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Returning to the office shouldn't mean returning to broken processes

Don't go back to the way things were.

By Laura Prado · October 5, 2021
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"It'll be so much easier now that I can use the office printer again," my friend said the other day. I didn't get it.   

My friend was going back to the office after about a year of remote work. I've been working remotely for longer, and I was confused. I understand being happy to see people or getting free coffee—but the printer? Really? 

"The printer?" I asked. 

"Yeah, it's so much easier than the process we do now."

It turns out that each case they worked on had to be signed and filed at their central office (government requirements and all). Because everyone was working from home, here's what they had to do: 

  • Download contracts

  • Print the contracts

  • Sign the physical copy

  • Take a photo or scan it

  • Attach it to an email

  • Send it to the main office, which prints and archives it 

These people are, in 2021, having their employees download and scan personal client information just so they can sign one spot on each page. I absolutely understand the need for keeping physical copies of things, but there are better solutions for the workflow they're using—and it points to a wider problem.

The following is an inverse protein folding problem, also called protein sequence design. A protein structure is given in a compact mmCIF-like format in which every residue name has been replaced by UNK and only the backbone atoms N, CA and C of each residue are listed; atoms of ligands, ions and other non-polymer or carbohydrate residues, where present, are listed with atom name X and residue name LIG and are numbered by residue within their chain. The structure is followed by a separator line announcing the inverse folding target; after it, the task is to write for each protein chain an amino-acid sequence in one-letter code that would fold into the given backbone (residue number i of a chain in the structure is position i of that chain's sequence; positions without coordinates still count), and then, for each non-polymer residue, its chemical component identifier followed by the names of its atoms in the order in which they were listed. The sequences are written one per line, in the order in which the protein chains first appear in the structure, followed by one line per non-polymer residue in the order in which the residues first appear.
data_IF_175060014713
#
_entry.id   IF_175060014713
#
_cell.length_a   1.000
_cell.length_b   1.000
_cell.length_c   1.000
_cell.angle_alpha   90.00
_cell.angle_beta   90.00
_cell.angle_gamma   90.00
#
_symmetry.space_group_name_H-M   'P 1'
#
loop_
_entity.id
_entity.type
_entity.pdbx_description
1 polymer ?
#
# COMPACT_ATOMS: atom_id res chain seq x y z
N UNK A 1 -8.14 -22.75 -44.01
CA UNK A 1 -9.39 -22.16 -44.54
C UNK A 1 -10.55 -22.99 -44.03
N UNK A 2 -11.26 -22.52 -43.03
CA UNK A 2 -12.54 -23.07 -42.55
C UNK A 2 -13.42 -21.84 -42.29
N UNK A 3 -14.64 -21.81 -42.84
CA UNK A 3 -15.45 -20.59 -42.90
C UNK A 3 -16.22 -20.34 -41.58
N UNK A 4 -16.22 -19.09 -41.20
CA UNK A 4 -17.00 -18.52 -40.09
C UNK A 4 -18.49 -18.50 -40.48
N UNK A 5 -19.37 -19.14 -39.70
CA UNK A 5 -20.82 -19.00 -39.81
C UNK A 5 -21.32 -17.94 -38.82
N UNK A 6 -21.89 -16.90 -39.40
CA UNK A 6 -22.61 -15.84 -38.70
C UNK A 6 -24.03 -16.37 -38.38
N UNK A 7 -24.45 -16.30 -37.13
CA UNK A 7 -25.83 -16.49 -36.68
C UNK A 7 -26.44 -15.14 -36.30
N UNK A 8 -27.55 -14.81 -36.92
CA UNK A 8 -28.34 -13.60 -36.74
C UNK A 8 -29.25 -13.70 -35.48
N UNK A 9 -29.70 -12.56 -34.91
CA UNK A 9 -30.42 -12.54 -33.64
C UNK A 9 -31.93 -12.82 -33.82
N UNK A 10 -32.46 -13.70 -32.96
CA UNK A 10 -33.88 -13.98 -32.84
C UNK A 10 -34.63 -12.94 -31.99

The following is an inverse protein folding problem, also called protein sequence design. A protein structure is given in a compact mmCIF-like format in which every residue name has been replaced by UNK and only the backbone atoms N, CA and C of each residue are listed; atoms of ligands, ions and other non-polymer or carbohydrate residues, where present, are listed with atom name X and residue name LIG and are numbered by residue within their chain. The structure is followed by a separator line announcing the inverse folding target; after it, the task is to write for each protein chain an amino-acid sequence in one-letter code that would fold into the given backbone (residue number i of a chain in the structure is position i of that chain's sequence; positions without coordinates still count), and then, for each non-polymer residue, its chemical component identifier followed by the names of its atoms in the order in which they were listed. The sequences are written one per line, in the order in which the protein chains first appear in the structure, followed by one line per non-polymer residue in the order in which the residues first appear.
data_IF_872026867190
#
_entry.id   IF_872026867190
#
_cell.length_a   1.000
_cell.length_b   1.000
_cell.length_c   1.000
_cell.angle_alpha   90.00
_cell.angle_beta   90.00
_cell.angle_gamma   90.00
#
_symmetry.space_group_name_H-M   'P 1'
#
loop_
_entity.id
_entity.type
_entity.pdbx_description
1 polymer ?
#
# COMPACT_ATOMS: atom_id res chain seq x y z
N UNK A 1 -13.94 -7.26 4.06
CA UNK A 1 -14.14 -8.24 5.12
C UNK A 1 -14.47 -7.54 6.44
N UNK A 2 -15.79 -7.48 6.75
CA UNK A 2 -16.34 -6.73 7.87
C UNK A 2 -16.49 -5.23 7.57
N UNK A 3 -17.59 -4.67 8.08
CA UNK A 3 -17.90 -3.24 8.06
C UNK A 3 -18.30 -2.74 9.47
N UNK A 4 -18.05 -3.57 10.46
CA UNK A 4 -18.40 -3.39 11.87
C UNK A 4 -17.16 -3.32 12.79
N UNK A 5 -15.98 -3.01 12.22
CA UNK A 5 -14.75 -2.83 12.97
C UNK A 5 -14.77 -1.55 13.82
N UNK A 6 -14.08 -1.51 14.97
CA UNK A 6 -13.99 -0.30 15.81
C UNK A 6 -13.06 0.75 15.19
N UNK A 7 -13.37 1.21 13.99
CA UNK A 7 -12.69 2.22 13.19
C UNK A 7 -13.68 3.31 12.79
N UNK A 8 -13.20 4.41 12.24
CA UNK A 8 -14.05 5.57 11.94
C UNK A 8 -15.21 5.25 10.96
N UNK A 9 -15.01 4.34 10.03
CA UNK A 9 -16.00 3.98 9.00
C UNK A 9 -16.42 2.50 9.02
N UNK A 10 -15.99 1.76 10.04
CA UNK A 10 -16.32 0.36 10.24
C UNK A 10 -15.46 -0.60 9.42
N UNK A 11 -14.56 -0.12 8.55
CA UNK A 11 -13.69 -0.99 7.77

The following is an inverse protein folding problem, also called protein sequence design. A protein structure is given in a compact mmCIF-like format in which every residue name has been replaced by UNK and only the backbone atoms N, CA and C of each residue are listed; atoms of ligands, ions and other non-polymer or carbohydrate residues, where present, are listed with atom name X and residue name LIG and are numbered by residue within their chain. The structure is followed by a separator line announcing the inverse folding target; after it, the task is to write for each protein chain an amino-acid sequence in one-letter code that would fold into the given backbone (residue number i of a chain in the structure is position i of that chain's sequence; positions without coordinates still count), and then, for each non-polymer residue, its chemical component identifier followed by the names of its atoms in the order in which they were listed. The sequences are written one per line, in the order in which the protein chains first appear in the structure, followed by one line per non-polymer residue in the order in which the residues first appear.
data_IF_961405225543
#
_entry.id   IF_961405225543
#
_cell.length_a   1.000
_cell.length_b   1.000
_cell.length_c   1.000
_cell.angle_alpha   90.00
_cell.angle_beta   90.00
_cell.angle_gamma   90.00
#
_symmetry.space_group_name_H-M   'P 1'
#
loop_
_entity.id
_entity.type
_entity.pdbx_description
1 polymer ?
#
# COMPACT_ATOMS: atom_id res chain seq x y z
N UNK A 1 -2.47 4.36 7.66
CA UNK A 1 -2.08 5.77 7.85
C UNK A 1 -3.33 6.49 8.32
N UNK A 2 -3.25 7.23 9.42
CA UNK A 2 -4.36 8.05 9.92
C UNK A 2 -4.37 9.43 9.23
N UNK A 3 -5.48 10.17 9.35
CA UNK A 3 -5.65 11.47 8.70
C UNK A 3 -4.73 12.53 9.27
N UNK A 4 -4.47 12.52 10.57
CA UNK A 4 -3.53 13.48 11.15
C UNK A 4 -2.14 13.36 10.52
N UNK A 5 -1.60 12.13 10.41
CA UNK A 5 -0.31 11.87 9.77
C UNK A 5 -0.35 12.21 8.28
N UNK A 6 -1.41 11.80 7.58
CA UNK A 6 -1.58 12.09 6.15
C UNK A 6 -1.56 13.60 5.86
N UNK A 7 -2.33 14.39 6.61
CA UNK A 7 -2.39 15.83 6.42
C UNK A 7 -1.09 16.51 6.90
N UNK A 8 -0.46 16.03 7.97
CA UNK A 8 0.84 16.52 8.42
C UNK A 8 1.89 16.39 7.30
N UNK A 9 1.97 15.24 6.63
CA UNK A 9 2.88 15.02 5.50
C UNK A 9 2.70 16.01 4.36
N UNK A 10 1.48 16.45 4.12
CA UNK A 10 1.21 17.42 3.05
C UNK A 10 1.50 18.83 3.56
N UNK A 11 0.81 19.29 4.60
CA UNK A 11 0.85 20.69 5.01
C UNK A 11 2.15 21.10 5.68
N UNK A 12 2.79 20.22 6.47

The pandemic upskill 

Businesses had to change their processes when the pandemic hit. It wasn't just in-person meetings that turned into Zoom calls. Lots of scanning and signing that happened in the office infrastructure now had to be moved to a hundred different spaces: workers' home offices, sitting rooms, kitchens. Companies had to figure out new ways of doing old procedures. 

And as my friend's company demonstrated all too well, not all of them were innovative. Some businesses, however, managed to use the pandemic to improve their collective skillset. With a move back to the office (even if partial), I worry that some old habits will kick back in, and we'll lose the momentum on making life easier with technology.  

Take virtual walkthroughs for real estate listings. It's amazing how much these evolved once people couldn't go see a place in person. Before, you'd get some photos taken with a mobile phone (oh look at the agent reflected in the mirror behind the flash's glare!), and for the most part, an incomplete description of the property. Then you had to book an appointment, which would probably happen during your working hours since everyone wants an evening or weekend slot. Or you'd attend an open house and stand in a line that's 40 people long, only to find out the house isn't quite like what you were after. 

Things are different now. Most professional real estate listings offer video walkthroughs and a detailed description of the space. It's something only the most tech-advanced agencies were doing before, and now they're commonplace. I can't imagine anyone wanting to go back to the days of yore, but that might be what happens.